Splinterlands: Single Elimination (Real-Time) Tournament Rankings Explained

in #steemmonsters3 years ago


This article explains the tiebreakers used to determine rankings in single elimination (real-time) tournaments. Please remember that asynchronous (anytime) tournaments use a different system of tiebreakers to determine ranking.

I originally planned to write this article back in September 2019, before asynchronous tournaments were introduced and there were only single elimination (real-time) tournaments but unfortunately, I never got around to writing it. Then when asynchronous tournaments were on the horizon, I thought about explaining the old system as a historical note, but ultimately I did not have enough time. However, since there are still occasional real-time tournaments, newer players (who are mainly familiar with the asynchronous tiebreakers) don't seem to understand the old tournament system and even long-time players (like @marianaemilia) have forgotten how the old system works. So I figure now is as good a time as any to explain things.

Qualifier Round

First, let me explain the qualifier round since I reference it a few times throughout this article. The tournament bracket / pairing system involves pairing people up so that every player plays exactly one other player each round (with the exception of the qualifier round). That requires a progression system which is a power of 2.

If the number of participants in a tournament is a power of 2 exactly (2, 4, 8, 16, 32, 64, 128, 256, etc), then there is no qualifier round and it goes straight to the bracket rounds.

If, however, the number of participants is not a power of 2, there will first be a qualifier round to reduce the number of players to a power of 2.

For example, if there are 140 players, then 116 players get a bye and 24 players play in the qualifier so that there will be 128 players remaining.

On the other hand, if there are 240 players, then 16 players get a bye and 224 players play in the qualifier so that there will be 128 players remaining.

In the early days of tournaments, bye priority was based on the order of tournament sign-ups. So the players who signed up first got byes over those who signed up last. Due to concerns about fairness to players in all time zones and because of bots which automatically signed up first, the system was eventually changed so that byes were randomly allocated.

Players who have to play in the qualifier round have to spend the time playing additional games and there is the risk they could get knocked out if they are unlucky in a game or are randomly matched against a strong opponent. However, one benefit to playing in the qualifier round is that you have more potential wins and draws than someone who got a bye. Also, since no one has been knocked out yet, out of all the tournament rounds you have the highest chance of getting a weak opponent in the qualifier round.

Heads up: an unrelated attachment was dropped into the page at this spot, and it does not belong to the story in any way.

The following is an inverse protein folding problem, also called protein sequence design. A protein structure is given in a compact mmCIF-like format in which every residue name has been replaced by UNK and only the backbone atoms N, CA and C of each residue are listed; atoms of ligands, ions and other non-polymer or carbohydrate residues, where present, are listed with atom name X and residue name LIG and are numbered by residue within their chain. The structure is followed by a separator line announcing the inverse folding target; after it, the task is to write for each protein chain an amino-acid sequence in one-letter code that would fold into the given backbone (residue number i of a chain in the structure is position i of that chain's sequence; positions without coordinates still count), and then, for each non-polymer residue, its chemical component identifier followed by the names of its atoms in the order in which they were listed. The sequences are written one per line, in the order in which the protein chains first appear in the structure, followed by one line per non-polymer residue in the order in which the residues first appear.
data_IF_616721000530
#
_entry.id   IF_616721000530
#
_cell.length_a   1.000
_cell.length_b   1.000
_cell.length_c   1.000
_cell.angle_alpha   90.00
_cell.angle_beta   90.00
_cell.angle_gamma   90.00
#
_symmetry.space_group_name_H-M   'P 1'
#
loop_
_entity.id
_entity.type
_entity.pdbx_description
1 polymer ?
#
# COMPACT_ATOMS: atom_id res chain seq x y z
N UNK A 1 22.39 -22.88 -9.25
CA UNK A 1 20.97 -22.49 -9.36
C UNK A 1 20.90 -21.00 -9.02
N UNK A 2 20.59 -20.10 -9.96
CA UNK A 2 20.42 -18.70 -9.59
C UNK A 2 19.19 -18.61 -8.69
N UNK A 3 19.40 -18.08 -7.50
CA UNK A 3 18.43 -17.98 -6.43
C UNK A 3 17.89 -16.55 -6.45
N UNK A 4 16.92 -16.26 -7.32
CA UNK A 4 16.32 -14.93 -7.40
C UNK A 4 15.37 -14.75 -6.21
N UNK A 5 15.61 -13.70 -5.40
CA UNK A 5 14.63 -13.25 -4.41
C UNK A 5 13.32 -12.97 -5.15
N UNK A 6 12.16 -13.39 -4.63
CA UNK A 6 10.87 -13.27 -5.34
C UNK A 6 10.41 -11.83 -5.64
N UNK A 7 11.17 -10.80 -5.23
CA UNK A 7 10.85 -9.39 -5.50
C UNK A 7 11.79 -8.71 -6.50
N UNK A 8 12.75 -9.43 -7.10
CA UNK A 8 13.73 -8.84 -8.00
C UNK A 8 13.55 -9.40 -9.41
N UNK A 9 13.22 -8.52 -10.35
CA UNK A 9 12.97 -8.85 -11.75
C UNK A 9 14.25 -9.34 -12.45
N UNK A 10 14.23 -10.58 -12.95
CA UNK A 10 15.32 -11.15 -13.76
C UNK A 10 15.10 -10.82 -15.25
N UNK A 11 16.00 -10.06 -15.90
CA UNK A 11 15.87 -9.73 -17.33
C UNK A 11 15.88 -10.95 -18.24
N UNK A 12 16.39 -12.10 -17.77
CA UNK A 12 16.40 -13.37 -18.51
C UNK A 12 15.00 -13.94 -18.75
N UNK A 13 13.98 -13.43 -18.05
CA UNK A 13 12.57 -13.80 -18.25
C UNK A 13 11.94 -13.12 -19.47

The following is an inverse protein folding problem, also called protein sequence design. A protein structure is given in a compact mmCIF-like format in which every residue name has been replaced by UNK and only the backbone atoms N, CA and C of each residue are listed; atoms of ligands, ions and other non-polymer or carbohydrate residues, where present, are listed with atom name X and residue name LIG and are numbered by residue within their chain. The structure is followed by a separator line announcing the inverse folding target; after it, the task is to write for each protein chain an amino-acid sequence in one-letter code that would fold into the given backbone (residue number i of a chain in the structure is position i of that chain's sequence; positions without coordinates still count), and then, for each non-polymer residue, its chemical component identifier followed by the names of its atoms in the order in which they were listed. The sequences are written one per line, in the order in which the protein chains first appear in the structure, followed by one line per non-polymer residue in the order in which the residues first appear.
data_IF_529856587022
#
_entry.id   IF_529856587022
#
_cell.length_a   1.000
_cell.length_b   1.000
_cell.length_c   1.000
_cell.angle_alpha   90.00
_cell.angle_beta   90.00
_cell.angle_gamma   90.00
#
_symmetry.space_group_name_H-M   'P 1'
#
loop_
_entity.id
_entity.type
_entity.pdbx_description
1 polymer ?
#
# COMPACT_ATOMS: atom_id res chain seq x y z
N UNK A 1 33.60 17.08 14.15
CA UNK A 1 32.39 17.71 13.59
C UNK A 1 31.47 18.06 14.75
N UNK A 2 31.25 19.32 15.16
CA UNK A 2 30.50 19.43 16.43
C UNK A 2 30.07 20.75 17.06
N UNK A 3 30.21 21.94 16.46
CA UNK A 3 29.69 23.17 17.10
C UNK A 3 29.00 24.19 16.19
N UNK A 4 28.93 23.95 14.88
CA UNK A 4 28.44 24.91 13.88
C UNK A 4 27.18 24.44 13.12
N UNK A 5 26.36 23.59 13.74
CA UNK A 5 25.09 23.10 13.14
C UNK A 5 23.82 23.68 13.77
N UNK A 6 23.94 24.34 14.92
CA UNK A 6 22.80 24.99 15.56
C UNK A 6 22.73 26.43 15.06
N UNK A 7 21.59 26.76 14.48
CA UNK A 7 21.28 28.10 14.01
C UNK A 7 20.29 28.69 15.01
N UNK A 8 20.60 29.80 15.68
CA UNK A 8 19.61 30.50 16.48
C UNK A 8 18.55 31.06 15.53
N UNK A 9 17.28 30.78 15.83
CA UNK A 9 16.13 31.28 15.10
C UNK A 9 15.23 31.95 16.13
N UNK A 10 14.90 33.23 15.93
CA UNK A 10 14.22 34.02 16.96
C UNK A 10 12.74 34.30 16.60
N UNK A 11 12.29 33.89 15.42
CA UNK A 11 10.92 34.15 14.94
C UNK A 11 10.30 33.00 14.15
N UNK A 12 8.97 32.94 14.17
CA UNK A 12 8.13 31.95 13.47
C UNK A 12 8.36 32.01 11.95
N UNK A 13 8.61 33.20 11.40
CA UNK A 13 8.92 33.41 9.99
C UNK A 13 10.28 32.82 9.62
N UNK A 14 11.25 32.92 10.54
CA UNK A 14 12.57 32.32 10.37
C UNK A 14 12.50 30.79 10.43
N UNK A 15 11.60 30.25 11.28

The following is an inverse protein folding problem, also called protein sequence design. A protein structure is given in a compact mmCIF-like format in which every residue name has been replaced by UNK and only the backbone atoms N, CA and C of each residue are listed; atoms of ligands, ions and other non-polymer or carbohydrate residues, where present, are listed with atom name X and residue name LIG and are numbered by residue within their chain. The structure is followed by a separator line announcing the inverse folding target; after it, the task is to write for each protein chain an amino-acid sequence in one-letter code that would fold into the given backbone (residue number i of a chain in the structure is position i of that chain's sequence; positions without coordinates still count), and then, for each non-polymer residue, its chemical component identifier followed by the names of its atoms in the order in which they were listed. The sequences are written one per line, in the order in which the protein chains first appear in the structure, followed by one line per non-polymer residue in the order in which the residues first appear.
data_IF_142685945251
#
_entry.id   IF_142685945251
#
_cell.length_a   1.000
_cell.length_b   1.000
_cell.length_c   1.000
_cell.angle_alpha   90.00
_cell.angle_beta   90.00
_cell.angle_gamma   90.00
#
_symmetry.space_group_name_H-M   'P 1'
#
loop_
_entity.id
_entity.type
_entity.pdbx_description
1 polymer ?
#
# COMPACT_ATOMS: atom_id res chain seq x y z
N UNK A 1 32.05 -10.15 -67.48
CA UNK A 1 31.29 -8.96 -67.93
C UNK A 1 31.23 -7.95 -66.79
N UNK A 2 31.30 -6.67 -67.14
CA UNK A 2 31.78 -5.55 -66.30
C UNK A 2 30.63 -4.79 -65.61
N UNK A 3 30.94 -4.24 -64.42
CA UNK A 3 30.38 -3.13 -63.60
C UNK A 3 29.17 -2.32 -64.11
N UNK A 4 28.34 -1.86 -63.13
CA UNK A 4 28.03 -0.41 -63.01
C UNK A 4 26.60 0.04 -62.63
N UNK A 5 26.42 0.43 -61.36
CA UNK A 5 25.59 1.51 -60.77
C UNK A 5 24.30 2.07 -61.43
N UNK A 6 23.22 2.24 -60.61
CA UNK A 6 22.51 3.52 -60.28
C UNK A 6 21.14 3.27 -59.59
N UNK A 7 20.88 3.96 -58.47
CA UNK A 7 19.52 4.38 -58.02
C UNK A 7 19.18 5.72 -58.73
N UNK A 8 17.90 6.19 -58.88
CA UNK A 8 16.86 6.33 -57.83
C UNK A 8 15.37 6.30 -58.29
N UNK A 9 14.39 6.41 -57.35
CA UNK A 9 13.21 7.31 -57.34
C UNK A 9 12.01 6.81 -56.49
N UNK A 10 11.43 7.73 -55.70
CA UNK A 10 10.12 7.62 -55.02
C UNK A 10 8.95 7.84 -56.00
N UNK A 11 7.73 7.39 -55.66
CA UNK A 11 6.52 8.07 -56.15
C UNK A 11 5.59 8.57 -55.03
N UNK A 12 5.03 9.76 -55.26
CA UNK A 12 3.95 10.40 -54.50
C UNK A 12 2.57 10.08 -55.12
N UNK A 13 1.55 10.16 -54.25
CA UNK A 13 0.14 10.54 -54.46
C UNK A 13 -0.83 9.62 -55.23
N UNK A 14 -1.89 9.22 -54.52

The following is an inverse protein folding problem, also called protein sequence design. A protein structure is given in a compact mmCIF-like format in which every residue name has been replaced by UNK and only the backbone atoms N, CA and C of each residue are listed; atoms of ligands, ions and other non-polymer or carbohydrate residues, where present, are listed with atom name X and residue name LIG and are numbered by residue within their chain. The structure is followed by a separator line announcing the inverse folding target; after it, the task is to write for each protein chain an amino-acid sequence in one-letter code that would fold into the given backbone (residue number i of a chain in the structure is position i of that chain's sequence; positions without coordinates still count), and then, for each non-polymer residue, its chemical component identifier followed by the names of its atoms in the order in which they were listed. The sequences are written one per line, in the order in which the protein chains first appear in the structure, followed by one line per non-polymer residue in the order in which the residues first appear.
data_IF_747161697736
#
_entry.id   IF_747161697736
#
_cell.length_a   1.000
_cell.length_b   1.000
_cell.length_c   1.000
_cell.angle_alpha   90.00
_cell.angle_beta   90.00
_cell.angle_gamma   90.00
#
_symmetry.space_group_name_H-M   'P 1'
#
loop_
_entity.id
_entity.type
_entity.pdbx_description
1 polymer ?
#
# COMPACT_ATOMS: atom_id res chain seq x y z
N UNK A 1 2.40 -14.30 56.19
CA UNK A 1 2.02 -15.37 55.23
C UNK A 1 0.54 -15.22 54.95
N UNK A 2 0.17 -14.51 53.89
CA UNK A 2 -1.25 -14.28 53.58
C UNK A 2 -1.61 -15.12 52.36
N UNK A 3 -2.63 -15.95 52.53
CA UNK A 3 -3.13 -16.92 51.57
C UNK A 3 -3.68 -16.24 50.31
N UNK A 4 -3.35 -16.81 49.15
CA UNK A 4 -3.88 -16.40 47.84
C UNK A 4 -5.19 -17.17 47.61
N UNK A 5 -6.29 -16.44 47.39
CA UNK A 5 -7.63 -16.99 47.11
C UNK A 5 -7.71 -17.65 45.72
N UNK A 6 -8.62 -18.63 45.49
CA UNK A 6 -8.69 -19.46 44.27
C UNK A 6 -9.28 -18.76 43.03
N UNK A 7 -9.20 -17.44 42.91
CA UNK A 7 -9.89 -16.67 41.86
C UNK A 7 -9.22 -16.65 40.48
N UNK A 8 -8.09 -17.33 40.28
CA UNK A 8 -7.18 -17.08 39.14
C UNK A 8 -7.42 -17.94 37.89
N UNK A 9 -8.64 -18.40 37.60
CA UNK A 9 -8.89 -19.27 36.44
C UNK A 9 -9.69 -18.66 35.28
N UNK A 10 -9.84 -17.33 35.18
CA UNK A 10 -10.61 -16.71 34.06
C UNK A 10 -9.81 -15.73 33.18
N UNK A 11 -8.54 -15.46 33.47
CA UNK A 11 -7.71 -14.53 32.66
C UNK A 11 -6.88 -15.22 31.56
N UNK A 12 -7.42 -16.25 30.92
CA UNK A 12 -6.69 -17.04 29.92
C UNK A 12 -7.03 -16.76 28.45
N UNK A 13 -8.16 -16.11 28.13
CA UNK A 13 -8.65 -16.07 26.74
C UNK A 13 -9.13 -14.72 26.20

Historically, most official Splinterlands single elimination tournaments have had a prize structure like this:

1st place gets a prize
2nd place gets a prize
3rd-4th place get the same prize
5th-8th place get the same prize
9th-16th place get the same prize
17th-32nd place get the same prize

Prize Scheme 1.jpg

In these cases, the following tiebreakers are used to determine prizes:

  1. Winner of the Final Round
  2. Furthest Round Reached

What matters is generally what round you reach. Since everyone who gets knocked out in the same round all get the same prizes, factors like win, losses, and draws don't really have an impact on the prizes.

However, occasionally there are custom tournaments (like the ones featured here, hosted by @clove71 and @threejay) with atypical prize structures:

Prize Scheme 2.jpg

Prize Scheme 3.jpg

In these situations, it is important to understand the additional tiebreakers that are used to determine final standings:

  1. Winner of the Final Round
  2. Furthest Round Reached
  3. Most Wins
  4. Most Draws
  5. Fewest Losses
  6. Order of Tournament Sign-up

1. Winner of the Final Round

This one seems obvious but there could be corner-case scenarios where the winner of the final doesn't have more wins than the person they beat in the finals (i.e. this might happen if one of them played in the qualifier round and the other did not).

2. Furthest Round Reached

Because of this tiebreaker, a player who gets a bye in the qualifier and then loses 0-2 in the second round is ranked higher than a player who gets knocked out in the qualifier with a 1-2 record.

3. Most Wins

This tends to be the most important factor for differentiating 3rd from 4th, 5th through 8th, 9th through 16th, etc. It is very common that the difference between 3rd and 4th is determined by who played in the qualifier round and who did not (which is a random factor you have no control over) since those who played in the qualifier will have more wins.

4. Most Draws

This often confuses people who believe that draws are a negative factor. But if you look at other games for a comparison, you can better understand why a draw is better than a loss, even if it is not quite as good as a win.